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NAMASTE: THE DIVINE IN ME STRUGGLES TO SEE THE DIVINE IN YOU

It was a feeling groovy Spring morning—sunny blue sky, 64 degrees. 20 minutes into our little community yoga class, I was a wisp away from being in that elusive “present moment.” A man suddenly bursts into the studio.

“Did someone leave their dog in the car?” he fumed at a decibel just slightly above a normal speaking voice. It sounded like a scream. The six of us twisted toward the doors, our torsos still facing the mirrors on the opposite wall.

He donned a multi-colored, knitted cap with yarn braids and Birkenstocks. “That’s animal abuse,” he said, leaning forward into the room.

It took me less than five seconds to careen from peacenik to profiler.You self-righteous, intolerant, presumptuous, malnourished vegan son of a helicopter mom, I thought.

The young woman with the dog in the car fessed up. “Yes. But I left the windows cracked open.”

“It’s still abuse. He could die. Animal Control will be called,” the angry wastrel blurted before stomping out. Top of the mornin’ to you, too, Laddie. Namaste.

Our instructor immediately put us into downward facing dog. A half hour later in corpse pose, resentment lay in my belly like a bacon cheeseburger. You could feel the pall of shame in the room as we quietly rolled up our mats and put away our props. This situation would have been a real test for the ancient sage cleansing ritual. The accused wasted no time getting to her car.

As the rest of us filed out a gentle breeze lifted my bangs. “I think that guy was over the top,” I muttered to one of my fellow yoginis.

“His heart was in the right place,” she said. I found her level-headed detachment unsatisfying. When I got home I shared what happened with my daughter, Maddy, who is Spock-like in her ability to apply logic to any situation. I was sure she would back me up. “It can get pretty hot in a car when it’s sunny. Solar energy is powerful. Animals and toddlers die that way, Mom.”

“But it was cool out, and it was only an hour class,” I squeaked. She gave me the side eye.

I began to wonder who deserved the moral outrage–me, the interloper or the dog (I managed to factor out the dog’s owner altogether). My (not always so beautiful) mind took itself on a dark, cross-country jaunt. I imagined a scenario where the dog dies of dehydration just as we chant om. Another where the guy comes back with an assault rifle and, thinking us all entitled, thoughtless narcissists, takes us out.

And even a best case scenario. This was an innocent little rom-com trope, where—after a series of unfortunate and hilarious misunderstandings—the first horrible encounter evolves from hate, to love-hate, to love-love.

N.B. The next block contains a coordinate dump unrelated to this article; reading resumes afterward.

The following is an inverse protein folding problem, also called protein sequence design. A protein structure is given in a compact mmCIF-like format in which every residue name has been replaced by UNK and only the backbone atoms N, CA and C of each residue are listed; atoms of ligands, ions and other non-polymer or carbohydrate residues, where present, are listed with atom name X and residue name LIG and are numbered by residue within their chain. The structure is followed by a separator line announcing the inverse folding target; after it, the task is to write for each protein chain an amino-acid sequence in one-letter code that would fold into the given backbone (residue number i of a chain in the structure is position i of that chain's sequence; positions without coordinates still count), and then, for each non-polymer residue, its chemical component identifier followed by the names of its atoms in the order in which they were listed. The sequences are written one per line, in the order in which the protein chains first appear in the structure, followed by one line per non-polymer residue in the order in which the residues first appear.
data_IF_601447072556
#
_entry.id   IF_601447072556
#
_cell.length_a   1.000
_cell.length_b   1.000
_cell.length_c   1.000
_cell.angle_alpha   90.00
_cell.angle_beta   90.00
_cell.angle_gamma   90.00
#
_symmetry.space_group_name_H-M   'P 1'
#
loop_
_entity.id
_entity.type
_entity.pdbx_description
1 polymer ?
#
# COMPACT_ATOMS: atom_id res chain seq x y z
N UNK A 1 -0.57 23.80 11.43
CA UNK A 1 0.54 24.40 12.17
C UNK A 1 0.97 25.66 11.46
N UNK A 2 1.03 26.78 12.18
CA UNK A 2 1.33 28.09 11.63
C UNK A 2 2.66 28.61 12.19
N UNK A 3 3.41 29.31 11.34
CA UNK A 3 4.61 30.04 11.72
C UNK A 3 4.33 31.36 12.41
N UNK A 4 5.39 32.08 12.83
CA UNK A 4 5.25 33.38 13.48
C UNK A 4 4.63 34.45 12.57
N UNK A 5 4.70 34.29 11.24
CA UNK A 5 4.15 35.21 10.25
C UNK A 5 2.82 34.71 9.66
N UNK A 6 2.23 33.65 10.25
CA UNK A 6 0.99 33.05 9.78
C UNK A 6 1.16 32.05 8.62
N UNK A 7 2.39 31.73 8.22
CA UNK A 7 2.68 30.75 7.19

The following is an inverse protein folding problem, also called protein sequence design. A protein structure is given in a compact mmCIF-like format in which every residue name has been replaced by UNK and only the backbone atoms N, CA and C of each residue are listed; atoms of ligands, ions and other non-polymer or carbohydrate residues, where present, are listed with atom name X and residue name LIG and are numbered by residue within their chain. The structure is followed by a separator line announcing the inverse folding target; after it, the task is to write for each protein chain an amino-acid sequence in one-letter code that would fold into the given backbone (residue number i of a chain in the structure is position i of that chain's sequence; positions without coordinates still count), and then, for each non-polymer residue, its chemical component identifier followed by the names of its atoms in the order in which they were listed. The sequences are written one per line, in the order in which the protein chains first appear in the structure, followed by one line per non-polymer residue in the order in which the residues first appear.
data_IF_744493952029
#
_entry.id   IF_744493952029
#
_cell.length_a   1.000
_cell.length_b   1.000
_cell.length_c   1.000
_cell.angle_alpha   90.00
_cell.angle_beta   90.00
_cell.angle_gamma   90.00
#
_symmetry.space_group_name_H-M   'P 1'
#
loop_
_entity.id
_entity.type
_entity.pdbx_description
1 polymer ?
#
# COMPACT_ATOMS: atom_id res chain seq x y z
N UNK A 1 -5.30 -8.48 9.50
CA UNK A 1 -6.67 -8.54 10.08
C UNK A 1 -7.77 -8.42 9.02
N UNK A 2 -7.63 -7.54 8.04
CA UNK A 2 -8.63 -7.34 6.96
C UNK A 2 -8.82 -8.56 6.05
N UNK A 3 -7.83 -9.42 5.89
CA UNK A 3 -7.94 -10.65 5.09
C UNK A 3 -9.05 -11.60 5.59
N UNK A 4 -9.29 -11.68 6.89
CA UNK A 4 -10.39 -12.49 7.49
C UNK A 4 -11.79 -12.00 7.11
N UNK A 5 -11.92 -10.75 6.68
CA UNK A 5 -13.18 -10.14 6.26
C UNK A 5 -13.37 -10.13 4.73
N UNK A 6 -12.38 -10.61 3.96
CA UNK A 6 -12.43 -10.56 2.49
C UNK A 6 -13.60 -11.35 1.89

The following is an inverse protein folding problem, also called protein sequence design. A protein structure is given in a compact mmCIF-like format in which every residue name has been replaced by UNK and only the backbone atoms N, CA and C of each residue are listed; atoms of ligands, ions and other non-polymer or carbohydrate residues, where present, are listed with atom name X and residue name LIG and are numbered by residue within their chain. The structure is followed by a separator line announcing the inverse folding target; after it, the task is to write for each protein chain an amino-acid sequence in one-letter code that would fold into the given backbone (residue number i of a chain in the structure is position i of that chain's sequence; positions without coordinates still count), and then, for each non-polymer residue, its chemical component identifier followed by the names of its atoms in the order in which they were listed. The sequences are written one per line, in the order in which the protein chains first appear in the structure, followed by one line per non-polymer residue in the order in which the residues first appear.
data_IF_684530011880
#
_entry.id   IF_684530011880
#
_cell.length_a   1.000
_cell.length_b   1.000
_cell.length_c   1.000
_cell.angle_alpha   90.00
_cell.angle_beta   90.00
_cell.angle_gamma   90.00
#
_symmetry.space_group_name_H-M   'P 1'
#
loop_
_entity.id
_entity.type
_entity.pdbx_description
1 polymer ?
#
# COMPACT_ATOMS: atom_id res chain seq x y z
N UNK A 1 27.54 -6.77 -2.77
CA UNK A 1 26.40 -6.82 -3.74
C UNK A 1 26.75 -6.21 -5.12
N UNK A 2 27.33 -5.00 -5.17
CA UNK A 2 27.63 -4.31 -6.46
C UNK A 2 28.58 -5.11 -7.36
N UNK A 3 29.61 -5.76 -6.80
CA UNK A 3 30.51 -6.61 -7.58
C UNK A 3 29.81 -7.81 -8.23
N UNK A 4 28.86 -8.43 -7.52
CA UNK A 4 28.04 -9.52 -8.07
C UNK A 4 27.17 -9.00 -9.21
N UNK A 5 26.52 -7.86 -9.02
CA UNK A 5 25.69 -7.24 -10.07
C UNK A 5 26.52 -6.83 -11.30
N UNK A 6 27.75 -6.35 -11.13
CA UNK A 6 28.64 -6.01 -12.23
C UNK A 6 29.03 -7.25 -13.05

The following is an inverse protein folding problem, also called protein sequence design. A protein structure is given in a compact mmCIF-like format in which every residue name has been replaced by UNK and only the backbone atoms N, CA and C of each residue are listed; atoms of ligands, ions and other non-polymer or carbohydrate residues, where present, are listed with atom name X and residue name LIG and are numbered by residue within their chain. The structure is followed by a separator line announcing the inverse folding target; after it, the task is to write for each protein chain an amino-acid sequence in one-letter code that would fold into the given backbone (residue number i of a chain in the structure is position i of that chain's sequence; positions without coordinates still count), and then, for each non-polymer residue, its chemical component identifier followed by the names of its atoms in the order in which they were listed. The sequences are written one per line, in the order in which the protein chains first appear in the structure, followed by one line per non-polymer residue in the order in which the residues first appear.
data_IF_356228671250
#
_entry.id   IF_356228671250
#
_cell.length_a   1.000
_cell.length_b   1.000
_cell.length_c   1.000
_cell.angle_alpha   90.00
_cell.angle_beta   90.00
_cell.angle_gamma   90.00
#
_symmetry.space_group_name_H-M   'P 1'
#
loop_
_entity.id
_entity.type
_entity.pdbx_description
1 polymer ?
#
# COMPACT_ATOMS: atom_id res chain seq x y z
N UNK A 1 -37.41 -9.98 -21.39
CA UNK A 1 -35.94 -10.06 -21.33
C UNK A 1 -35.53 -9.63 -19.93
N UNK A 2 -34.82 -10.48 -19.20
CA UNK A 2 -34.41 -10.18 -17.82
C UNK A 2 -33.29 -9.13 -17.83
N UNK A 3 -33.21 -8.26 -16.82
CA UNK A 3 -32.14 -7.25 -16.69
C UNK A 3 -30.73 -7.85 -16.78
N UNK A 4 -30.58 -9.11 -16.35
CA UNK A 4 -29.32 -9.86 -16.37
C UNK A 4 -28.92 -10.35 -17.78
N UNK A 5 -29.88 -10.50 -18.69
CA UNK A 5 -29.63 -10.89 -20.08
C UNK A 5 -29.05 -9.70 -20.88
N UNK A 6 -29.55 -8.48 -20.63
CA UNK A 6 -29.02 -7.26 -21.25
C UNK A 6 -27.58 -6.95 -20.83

There’s a reason why yoga is referred to as a practice. It’s not about six-pack abs or getting my foot behind my ear. It’s about letting go of judgment and being at peace with the way things are. This is challenging most days; on this day I found it impossible.

And yet, these six years of practicing yoga has taught me to watch, to observe my mental machinery. So there’s that—the opportunity to be once removed. To be onto yourself.

The Bhagavad Gita—the ancient Indian text studied by some of the great thought leaders of the modern age–says “Yoga is the journey of the self, through the self, to the self.” While that may sound self-centered, the opposite is true. Over time it allows us to detach from the mercurial mirage of who we are as defined by the physical world, and pan back—way back—until we tap into a power infinitely greater than ourselves. When we’re freed from the business of colon spelunking—no longer one with the hole—we become one with the whole.

Mahatma Ghandi said we should “try to get to zero” in order to free ourselves from suffering. Easy for you to say, Ghandi.

It’s easy to forget, slip or regress. That morning in the studio, my inner teacher checked out when fear checked in. I grew fixated on the other and inflated with me.

The mind is a marvel. It takes itself way too seriously, always scanning for problems, never ceasing until it latches onto one. It’s a continuous loop of scan, latch, solve, sort—spitting and backfiring as it grinds away. And when the mind gets shocked by something out of left field, it can either ground you like a strict parent—or blow a gasket, spewing out infinite possibilities and false assumptions.

Thoughts are the ultimate free radicals.

An old professor once told me, “The tyranny of the false assumption is absolute.” Once we attach to a belief our conveyer belt of thought becomes quite The Overlord. Why else would I  exchange feeling groovy all day for slavish obsession with someone else’s behavior?

Wowser. Crack a window, I need a deep breath of freedom.

Holly Smith-Berry
Holly Smith-Berry
Like you, I’m a shape shifter, living as many roles as an umbrella has spokes: marketing exec, entrepreneur, parent, daughter, friend, sister, yogi, writer. Most of my career I’ve worked in the Housewares Industry developing new products. Sometimes I’ve taken them all the way from the gleam in an inventor’s eye to America’s kitchens.
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